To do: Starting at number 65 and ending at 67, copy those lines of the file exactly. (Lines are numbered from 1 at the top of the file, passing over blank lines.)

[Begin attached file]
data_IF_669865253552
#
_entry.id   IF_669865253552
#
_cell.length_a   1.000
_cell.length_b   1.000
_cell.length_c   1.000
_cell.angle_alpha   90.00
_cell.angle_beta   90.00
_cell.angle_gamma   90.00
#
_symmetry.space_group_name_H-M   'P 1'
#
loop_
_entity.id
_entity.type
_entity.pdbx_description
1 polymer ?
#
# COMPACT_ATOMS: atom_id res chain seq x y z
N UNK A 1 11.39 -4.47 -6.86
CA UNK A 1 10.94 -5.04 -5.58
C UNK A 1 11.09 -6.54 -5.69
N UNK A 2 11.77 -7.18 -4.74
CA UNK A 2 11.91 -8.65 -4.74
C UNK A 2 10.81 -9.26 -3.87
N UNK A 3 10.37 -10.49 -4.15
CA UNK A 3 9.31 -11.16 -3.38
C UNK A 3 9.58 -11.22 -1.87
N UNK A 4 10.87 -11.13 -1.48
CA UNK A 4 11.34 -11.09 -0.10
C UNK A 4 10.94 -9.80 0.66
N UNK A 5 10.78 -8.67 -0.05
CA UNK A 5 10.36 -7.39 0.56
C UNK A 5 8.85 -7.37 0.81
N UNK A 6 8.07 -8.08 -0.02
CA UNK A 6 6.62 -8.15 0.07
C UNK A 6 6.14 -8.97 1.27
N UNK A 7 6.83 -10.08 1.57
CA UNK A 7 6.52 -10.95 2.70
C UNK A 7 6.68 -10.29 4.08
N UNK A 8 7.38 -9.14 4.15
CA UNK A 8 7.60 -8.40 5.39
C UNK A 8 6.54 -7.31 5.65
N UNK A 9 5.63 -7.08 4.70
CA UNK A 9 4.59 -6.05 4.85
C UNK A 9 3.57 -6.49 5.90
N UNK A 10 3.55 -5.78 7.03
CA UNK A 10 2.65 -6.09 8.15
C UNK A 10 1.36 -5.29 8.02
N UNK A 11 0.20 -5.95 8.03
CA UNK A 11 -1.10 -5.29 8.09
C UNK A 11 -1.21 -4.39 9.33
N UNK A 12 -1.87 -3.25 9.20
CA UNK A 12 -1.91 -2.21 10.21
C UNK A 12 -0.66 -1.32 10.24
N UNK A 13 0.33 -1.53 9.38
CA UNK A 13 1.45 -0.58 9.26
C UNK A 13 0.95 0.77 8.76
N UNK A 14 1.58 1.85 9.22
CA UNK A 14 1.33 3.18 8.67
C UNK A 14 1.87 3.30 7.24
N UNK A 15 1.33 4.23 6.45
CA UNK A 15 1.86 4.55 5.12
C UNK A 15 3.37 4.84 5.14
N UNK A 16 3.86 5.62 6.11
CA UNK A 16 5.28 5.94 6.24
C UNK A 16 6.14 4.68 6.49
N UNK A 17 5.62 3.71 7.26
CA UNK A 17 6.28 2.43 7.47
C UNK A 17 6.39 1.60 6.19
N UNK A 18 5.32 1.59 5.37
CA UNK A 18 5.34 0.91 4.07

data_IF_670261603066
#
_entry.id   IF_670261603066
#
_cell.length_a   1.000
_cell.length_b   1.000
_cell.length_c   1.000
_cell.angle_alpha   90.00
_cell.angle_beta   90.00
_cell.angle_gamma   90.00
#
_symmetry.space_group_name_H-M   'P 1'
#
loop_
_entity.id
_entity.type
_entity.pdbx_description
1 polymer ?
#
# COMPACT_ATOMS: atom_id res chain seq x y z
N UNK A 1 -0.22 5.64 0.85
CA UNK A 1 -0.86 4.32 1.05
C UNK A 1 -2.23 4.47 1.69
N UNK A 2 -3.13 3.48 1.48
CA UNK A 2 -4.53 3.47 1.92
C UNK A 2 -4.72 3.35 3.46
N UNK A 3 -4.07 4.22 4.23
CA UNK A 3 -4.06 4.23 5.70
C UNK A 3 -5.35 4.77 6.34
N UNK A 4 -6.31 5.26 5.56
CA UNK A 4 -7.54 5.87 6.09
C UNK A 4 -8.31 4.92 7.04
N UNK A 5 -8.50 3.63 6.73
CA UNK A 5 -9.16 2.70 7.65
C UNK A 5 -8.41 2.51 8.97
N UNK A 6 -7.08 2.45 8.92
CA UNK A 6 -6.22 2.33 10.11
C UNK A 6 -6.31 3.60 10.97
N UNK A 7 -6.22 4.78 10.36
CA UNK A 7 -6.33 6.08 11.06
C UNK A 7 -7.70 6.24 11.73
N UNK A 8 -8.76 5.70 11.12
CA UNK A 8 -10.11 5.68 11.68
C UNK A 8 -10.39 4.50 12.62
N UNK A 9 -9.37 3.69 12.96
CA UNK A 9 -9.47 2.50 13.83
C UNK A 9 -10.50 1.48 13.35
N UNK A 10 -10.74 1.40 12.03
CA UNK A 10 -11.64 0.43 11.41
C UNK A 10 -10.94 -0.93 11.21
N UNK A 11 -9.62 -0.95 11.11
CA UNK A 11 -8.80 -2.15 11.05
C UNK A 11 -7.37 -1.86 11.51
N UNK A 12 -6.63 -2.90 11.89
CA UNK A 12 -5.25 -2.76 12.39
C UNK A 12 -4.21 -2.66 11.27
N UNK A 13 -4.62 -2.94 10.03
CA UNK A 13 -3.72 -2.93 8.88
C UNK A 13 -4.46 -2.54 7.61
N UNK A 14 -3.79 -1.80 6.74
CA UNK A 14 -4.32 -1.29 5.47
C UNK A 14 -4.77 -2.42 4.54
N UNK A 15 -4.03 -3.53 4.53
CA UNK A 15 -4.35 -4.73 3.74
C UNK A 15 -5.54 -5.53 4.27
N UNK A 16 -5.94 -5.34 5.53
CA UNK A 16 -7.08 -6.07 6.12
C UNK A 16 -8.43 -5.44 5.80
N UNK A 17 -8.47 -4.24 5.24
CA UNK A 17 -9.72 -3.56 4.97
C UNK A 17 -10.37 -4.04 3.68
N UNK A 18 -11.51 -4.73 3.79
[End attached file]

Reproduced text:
C UNK A 15 3.37 4.84 5.14
N UNK A 16 3.86 5.62 6.11
CA UNK A 16 5.28 5.94 6.24